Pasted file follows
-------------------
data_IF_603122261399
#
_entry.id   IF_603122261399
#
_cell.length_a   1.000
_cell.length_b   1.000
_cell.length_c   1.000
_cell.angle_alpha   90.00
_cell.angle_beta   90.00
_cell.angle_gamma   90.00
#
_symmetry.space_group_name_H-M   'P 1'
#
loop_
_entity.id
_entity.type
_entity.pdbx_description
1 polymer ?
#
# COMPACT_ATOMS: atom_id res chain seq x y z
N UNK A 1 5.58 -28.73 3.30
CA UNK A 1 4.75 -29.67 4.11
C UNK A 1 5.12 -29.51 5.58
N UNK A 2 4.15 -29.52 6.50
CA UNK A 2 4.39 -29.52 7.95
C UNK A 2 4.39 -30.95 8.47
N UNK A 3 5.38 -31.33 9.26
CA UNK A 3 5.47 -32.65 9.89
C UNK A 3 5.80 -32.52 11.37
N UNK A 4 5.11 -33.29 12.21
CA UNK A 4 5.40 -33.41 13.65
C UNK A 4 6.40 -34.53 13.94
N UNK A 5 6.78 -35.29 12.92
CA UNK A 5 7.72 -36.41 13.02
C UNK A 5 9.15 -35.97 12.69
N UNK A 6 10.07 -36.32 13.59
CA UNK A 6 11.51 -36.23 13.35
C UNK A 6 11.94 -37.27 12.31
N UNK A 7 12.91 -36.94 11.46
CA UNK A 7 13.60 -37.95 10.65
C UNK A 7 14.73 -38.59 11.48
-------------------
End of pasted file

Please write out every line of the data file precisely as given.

data_IF_603122261399
#
_entry.id   IF_603122261399
#
_cell.length_a   1.000
_cell.length_b   1.000
_cell.length_c   1.000
_cell.angle_alpha   90.00
_cell.angle_beta   90.00
_cell.angle_gamma   90.00
#
_symmetry.space_group_name_H-M   'P 1'
#
loop_
_entity.id
_entity.type
_entity.pdbx_description
1 polymer ?
#
# COMPACT_ATOMS: atom_id res chain seq x y z
N UNK A 1 5.58 -28.73 3.30
CA UNK A 1 4.75 -29.67 4.11
C UNK A 1 5.12 -29.51 5.58
N UNK A 2 4.15 -29.52 6.50
CA UNK A 2 4.39 -29.52 7.95
C UNK A 2 4.39 -30.95 8.47
N UNK A 3 5.38 -31.33 9.26
CA UNK A 3 5.47 -32.65 9.89
C UNK A 3 5.80 -32.52 11.37
N UNK A 4 5.11 -33.29 12.21
CA UNK A 4 5.40 -33.41 13.65
C UNK A 4 6.40 -34.53 13.94
N UNK A 5 6.78 -35.29 12.92
CA UNK A 5 7.72 -36.41 13.02
C UNK A 5 9.15 -35.97 12.69
N UNK A 6 10.07 -36.32 13.59
CA UNK A 6 11.51 -36.23 13.35
C UNK A 6 11.94 -37.27 12.31
N UNK A 7 12.91 -36.94 11.46
CA UNK A 7 13.60 -37.95 10.65
C UNK A 7 14.73 -38.59 11.48